Intimate relationships: Signs of respect
Identifying abuse or violence in relationships can be tricky for anyone, but LGBTIQA+ communities face a unique set of challenges when it comes to spotting healthy and abusive behaviours.
We spoke to Karen Field, CEO of drummond street services and queerspace, and a partner in WithRespect, the first LGBTIQA+ specialist family violence service funded by the Victorian State Government.
WithRespect aims to raise awareness of family and intimate partner violence, and support queer people and communities to enjoy respectful relationships.
In addition to counselling and support services, the resources on WithRespect.org.au discuss what to look for in relationships that are respectful, nurturing and healthy, and how to spot signs of abusive or coercive behaviours – both in ourselves, and those around us.
Image: Polly Morwood
Some research in Australia and overseas indicates that queer communities in particular don’t always recognise behaviours as being indicative of family violence, or intimate partner violence.
Queer research shows us that LGBTIQA+ people can experience rates of family and intimate partner violence that are as high as, if not higher than, cis heterosexual people.
We also know that a number of groups within LGBTIQA+ communities are overrepresented as victims and face significant barriers to seeking support – these include First Nations folk, trans and gender diverse people, queer people of colour and those with disability, to name a few.
To reduce the rates of family violence we also know we need to address impacts of homophobia, biphobia and transphobia, as well as other forms of discrimination such as racism and ableism.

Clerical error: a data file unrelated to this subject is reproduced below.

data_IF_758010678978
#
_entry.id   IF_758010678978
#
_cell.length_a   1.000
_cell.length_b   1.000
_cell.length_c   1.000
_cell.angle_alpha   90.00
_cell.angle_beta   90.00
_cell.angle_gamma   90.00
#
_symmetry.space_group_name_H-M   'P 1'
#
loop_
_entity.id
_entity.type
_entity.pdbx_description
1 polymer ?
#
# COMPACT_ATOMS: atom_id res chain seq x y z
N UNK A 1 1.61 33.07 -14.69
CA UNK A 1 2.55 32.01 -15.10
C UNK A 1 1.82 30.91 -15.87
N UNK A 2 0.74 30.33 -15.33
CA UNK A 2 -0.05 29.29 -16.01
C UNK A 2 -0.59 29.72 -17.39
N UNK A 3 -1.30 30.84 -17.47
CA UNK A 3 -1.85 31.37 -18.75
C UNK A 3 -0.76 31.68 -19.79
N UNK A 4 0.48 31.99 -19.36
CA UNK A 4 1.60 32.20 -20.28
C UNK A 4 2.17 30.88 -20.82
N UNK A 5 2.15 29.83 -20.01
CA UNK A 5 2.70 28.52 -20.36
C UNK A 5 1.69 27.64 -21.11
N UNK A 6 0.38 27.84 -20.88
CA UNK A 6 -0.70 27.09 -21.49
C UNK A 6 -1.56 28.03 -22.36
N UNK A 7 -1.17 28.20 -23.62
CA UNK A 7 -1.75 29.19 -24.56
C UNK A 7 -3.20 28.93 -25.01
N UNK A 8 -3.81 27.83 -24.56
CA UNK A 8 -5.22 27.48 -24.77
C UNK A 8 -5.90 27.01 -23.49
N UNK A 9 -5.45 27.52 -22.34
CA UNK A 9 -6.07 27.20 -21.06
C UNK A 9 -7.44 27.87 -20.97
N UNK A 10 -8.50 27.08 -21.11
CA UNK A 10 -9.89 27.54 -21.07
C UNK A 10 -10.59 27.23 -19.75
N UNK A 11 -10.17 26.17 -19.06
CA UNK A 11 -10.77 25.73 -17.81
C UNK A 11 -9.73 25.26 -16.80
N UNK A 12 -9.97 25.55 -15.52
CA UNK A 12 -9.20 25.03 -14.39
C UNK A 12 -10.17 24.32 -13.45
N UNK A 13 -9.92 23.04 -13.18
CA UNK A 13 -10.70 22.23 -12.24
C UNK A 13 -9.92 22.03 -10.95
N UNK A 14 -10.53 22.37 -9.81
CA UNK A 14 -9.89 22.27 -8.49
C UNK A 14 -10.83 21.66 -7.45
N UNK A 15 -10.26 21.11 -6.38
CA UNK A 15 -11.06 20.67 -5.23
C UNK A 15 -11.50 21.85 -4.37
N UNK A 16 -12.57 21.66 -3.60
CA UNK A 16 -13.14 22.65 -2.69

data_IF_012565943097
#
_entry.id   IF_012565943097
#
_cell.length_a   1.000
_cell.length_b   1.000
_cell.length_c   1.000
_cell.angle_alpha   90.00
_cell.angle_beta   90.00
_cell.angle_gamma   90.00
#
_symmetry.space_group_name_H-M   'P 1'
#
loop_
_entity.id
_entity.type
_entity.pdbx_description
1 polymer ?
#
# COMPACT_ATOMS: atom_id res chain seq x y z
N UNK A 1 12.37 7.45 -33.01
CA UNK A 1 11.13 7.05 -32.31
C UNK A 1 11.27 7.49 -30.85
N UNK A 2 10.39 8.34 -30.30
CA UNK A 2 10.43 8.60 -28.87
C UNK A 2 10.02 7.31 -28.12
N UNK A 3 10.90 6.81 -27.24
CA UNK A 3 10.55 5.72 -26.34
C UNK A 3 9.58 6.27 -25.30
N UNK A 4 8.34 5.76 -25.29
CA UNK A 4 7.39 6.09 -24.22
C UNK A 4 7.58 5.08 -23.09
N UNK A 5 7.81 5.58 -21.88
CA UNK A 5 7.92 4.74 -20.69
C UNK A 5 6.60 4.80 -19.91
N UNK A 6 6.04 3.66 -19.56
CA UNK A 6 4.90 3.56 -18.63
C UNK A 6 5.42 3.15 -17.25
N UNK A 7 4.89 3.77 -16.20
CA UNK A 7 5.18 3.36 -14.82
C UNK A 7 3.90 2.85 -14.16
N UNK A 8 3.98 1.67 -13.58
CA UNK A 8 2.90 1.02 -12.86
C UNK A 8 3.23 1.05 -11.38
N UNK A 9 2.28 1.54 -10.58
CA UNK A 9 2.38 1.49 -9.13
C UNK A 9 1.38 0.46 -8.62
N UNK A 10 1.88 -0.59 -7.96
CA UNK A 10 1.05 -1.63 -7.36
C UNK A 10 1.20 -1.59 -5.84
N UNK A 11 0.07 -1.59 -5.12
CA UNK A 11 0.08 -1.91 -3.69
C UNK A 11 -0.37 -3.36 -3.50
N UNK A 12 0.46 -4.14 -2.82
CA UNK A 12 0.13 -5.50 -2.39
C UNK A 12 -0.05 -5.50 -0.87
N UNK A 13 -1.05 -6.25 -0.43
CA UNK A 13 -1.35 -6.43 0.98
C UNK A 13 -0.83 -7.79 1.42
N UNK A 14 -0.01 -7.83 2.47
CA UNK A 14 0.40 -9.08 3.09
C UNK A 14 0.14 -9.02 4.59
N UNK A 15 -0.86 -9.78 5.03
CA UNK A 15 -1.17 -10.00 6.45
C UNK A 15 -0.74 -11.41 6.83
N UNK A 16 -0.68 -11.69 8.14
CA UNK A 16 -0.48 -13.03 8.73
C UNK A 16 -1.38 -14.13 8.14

We find that in working with LGBTIQA+ people, if they become accustomed to experiences of transphobia, homophobia or biphobia in their day-to-day life, it becomes difficult to separate or identify abusive behaviours and attitudes within their personal lives.
LGBTIQA+ communities have high rates of community violence and homophobia, biphobia and transphobia, and it’s easy for us to internalise these experiences. This can set up a blueprint that makes it difficult to identify problematic behaviour within intimate partner relationships, and to look for and demand respect.
How do you separate family and intimate abuse and violence from all the other forms of abuse and violence you experience in the world?
Trans and gender diverse people in particular may have had experiences with the medical system, or with family members, that negatively impacted the way they feel about their own body. This can make intimacy difficult to access and navigate, and can stop someone from seeing themselves as deserving of respectful expressions of sexuality and intimacy.
Basically, even though we all deserve respect, if you do not expect to be respected, you do not tend to demand that within your intimate relationships.
WithRespect aims to understand the diversity of experiences and drivers of violence across and within LGBTIQA+ communities. This understanding will help us shift our communities to a place where we recognise our right to respect, and that we all deserve safe, nurturing, supportive and even healing relationships.
Conflict is not abuse. All relationships and families go through conflict and ups and downs. Conflict is when people disagree on something, but an individual doesn’t have a vested interest in forcing another person to take on their belief.
If one person uses threats or intimidation in order to assert their beliefs, or ascribe how they believe someone should identify or behave, or they assert power and control through the conflict, then the dynamic may have become abusive.
There are many ways this can take shape: through the use of physical or sexual abuse, emotional or psychological abuse, economic abuse, threats, coercion, or any other way a person attempts to control or dominate another.
Physical and sexual abuse are sometimes easier to identify, but what can be harder is the more subtle and coercive control: the way someone dominates or uses control over an intimate partner in order to get what they want.
A person might control which social supports exist around a relationship, or stop a partner from seeing their family or going to a particular health professional.